figure out what wallpaper looks like so that it can erase it.
If you™re erasing on a background layer, Paint Shop Pro may pop up an
Auto Actions dialog box which suggests that you let it promote the back-
ground to a full layer. Click OK. Your image background layer is now
transparent, and the former background layer is now a layer.
4. Drag the point of the tool across the background, to allow the outer
radius of the tool to overlap the edge of the area you want isolated
(Charlie).




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Don™t drag the point of the tool across Charlie, or else he is taken as
background. Dragging quickly may go too fast for Paint Shop Pro to keep
up, and as a result it may start erasing bits you want to keep. Drag at a
slow, sure pace along the edge.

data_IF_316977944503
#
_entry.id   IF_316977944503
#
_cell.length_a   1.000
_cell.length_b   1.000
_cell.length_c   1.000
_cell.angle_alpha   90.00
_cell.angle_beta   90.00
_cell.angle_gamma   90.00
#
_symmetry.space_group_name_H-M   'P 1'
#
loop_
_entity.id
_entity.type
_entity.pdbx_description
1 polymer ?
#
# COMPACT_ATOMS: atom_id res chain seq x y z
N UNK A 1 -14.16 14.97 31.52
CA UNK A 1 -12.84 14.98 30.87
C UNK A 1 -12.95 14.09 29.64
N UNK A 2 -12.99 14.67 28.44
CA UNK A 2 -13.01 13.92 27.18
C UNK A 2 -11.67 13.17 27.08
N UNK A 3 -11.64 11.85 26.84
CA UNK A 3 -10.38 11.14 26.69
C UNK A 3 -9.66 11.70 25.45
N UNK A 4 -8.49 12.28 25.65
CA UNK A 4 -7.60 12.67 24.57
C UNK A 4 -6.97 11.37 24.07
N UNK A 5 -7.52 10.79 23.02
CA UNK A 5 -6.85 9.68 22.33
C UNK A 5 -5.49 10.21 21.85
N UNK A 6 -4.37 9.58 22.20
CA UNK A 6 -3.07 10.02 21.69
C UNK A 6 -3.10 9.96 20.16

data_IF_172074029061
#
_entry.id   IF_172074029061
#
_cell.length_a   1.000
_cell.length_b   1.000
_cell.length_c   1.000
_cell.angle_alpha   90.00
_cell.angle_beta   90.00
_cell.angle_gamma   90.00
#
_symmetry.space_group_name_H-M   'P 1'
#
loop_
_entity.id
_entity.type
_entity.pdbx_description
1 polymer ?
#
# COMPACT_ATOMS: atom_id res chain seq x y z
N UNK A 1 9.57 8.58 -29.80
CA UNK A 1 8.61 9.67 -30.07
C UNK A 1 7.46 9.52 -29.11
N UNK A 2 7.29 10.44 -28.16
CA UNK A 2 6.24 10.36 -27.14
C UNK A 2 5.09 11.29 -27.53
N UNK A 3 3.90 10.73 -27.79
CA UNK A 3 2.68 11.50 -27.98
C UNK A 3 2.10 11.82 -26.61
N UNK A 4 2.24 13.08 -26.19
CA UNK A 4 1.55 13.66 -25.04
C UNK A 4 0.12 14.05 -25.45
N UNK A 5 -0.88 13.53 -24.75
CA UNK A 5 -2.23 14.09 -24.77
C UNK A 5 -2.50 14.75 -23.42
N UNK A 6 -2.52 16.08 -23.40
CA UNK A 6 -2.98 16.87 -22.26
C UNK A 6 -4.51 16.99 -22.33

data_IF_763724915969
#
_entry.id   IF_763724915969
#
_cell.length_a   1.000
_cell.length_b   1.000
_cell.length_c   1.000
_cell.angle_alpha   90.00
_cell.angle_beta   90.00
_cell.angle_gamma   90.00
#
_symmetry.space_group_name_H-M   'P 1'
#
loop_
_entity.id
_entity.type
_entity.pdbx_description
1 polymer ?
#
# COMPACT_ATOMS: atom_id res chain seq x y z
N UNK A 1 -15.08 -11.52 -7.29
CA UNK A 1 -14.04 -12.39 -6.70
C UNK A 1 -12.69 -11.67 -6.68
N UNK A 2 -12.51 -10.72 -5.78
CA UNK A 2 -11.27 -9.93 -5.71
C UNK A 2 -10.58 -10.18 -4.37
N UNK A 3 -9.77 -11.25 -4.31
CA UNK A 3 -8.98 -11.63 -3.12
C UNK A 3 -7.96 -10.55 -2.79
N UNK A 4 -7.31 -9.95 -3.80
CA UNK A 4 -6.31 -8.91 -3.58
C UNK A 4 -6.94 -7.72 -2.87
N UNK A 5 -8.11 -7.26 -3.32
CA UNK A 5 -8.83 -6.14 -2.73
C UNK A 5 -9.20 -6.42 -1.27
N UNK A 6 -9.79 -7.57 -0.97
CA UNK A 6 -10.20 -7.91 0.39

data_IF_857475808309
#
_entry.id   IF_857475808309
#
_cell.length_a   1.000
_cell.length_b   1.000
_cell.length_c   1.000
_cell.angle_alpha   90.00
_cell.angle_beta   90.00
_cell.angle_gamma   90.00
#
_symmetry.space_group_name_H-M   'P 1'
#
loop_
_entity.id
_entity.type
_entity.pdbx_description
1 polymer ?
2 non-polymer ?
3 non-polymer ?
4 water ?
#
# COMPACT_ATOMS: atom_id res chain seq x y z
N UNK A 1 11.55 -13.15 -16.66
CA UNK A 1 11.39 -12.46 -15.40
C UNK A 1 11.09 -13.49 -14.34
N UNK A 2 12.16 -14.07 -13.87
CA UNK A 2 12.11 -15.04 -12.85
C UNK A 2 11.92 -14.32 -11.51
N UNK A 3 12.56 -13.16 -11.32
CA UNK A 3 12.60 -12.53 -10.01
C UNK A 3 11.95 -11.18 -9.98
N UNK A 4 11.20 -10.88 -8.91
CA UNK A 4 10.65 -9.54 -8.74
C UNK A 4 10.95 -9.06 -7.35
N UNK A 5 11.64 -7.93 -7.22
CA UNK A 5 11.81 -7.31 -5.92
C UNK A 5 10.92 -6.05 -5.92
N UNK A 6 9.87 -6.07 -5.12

Using the Background Eraser is great for removing the bits around edges,
but it™s very slow (and not efficient) at removing large areas. If you™re trying
to erase everything except Cousin Charlie, we suggest that you use the
Background Eraser to clear a “moat” of transparent space around Charlie
and then switch to the regular Eraser tool to mop up the rest of the image.




Tweaking the Background Eraser
Mostly, the settings that Paint Shop Pro picks Limits:
for special options (like Sampling) work pretty
Contiguous: Paint Shop Pro erases only
darned well. (You may have to click the tiny right
background pixels that are contiguous. This
arrow at the right end of the Tool Options palette
option is often good for removing up to the
to see all options. ) If they don™t work well for
edge of Cousin Charlie.
you, you may need to tweak them. Here™s what
you need to know to tweak: Discontiguous: The tool erases pixels that
match the background even if they™re iso-
Sampling: The Background Eraser works by
lated from each other. If a little bit of the
looking at (sampling) the pixels directly under its